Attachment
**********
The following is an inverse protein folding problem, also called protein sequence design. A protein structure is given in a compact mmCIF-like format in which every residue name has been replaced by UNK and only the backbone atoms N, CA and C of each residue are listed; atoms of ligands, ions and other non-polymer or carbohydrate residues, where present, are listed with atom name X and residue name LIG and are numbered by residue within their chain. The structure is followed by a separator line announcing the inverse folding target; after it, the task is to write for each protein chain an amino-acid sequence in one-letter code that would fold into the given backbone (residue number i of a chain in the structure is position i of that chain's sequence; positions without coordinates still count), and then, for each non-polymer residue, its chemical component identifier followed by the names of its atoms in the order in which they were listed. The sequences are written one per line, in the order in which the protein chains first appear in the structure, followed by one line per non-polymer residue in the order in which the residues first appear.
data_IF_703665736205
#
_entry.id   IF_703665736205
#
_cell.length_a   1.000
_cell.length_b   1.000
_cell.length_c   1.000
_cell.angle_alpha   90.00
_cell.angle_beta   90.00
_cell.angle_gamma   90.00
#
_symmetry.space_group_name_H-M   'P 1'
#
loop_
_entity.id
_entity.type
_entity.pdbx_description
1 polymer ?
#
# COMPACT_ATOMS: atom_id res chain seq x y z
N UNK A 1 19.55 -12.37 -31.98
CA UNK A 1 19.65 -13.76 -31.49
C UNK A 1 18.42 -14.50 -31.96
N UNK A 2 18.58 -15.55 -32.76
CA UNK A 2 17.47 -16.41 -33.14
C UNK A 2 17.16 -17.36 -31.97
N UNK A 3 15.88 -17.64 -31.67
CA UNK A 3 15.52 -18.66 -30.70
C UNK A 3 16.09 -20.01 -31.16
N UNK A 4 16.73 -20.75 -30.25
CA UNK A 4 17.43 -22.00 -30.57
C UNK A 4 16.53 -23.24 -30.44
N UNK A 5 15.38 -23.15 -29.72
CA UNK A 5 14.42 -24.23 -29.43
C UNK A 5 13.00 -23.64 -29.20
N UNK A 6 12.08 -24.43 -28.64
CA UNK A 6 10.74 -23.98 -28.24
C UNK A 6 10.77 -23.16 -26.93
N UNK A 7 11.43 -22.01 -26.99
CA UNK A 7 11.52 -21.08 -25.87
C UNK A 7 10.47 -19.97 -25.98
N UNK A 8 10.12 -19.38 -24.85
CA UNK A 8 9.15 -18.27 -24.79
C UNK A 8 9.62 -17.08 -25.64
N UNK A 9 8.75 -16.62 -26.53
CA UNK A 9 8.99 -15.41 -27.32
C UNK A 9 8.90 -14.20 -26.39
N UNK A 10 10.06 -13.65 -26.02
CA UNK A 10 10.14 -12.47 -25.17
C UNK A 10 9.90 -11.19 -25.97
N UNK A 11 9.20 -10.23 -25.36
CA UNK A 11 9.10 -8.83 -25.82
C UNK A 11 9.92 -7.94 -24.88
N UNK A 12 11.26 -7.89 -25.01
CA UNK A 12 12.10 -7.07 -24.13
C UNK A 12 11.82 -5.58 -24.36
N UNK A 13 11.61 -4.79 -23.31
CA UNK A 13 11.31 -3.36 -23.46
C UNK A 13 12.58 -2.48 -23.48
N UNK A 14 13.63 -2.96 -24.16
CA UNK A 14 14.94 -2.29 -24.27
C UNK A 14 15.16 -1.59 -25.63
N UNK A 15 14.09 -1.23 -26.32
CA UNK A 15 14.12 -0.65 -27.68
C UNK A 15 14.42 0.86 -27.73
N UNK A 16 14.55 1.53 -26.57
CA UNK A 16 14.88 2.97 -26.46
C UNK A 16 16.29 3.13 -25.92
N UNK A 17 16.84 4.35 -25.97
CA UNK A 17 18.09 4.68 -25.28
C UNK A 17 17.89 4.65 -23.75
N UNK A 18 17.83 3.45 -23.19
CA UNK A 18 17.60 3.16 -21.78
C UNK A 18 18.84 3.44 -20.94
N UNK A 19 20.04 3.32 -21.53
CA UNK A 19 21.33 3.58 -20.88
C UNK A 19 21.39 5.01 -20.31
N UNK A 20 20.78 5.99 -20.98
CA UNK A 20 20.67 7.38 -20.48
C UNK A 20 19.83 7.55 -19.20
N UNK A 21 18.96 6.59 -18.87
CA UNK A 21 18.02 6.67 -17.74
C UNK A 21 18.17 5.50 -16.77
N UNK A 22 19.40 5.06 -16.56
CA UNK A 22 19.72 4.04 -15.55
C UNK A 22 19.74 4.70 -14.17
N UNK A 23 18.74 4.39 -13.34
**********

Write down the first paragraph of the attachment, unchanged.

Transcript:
The following is an inverse protein folding problem, also called protein sequence design. A protein structure is given in a compact mmCIF-like format in which every residue name has been replaced by UNK and only the backbone atoms N, CA and C of each residue are listed; atoms of ligands, ions and other non-polymer or carbohydrate residues, where present, are listed with atom name X and residue name LIG and are numbered by residue within their chain. The structure is followed by a separator line announcing the inverse folding target; after it, the task is to write for each protein chain an amino-acid sequence in one-letter code that would fold into the given backbone (residue number i of a chain in the structure is position i of that chain's sequence; positions without coordinates still count), and then, for each non-polymer residue, its chemical component identifier followed by the names of its atoms in the order in which they were listed. The sequences are written one per line, in the order in which the protein chains first appear in the structure, followed by one line per non-polymer residue in the order in which the residues first appear.